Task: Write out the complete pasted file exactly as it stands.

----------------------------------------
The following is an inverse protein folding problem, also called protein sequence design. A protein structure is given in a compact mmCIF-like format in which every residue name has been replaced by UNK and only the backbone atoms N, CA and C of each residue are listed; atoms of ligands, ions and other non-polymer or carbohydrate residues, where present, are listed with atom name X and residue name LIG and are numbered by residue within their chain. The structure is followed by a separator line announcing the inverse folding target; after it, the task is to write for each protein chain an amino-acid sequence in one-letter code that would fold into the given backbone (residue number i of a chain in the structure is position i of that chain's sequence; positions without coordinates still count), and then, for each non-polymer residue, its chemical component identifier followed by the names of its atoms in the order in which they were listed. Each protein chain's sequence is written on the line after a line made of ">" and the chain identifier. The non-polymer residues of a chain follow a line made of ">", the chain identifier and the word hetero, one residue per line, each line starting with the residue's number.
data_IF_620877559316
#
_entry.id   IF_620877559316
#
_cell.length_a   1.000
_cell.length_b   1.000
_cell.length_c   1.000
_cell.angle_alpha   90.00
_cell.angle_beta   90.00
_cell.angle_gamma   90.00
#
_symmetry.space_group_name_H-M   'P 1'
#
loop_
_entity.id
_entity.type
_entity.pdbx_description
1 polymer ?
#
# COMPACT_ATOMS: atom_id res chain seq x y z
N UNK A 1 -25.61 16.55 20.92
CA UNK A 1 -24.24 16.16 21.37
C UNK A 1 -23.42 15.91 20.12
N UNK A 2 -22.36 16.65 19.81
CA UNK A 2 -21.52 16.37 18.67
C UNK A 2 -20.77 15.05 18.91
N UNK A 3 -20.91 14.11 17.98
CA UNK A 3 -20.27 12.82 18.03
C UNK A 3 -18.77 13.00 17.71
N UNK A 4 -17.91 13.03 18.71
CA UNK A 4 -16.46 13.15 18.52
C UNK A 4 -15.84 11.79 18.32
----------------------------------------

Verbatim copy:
The following is an inverse protein folding problem, also called protein sequence design. A protein structure is given in a compact mmCIF-like format in which every residue name has been replaced by UNK and only the backbone atoms N, CA and C of each residue are listed; atoms of ligands, ions and other non-polymer or carbohydrate residues, where present, are listed with atom name X and residue name LIG and are numbered by residue within their chain. The structure is followed by a separator line announcing the inverse folding target; after it, the task is to write for each protein chain an amino-acid sequence in one-letter code that would fold into the given backbone (residue number i of a chain in the structure is position i of that chain's sequence; positions without coordinates still count), and then, for each non-polymer residue, its chemical component identifier followed by the names of its atoms in the order in which they were listed. Each protein chain's sequence is written on the line after a line made of ">" and the chain identifier. The non-polymer residues of a chain follow a line made of ">", the chain identifier and the word hetero, one residue per line, each line starting with the residue's number.
data_IF_620877559316
#
_entry.id   IF_620877559316
#
_cell.length_a   1.000
_cell.length_b   1.000
_cell.length_c   1.000
_cell.angle_alpha   90.00
_cell.angle_beta   90.00
_cell.angle_gamma   90.00
#
_symmetry.space_group_name_H-M   'P 1'
#
loop_
_entity.id
_entity.type
_entity.pdbx_description
1 polymer ?
#
# COMPACT_ATOMS: atom_id res chain seq x y z
N UNK A 1 -25.61 16.55 20.92
CA UNK A 1 -24.24 16.16 21.37
C UNK A 1 -23.42 15.91 20.12
N UNK A 2 -22.36 16.65 19.81
CA UNK A 2 -21.52 16.37 18.67
C UNK A 2 -20.77 15.05 18.91
N UNK A 3 -20.91 14.11 17.98
CA UNK A 3 -20.27 12.82 18.03
C UNK A 3 -18.77 13.00 17.71
N UNK A 4 -17.91 13.03 18.71
CA UNK A 4 -16.46 13.15 18.52
C UNK A 4 -15.84 11.79 18.32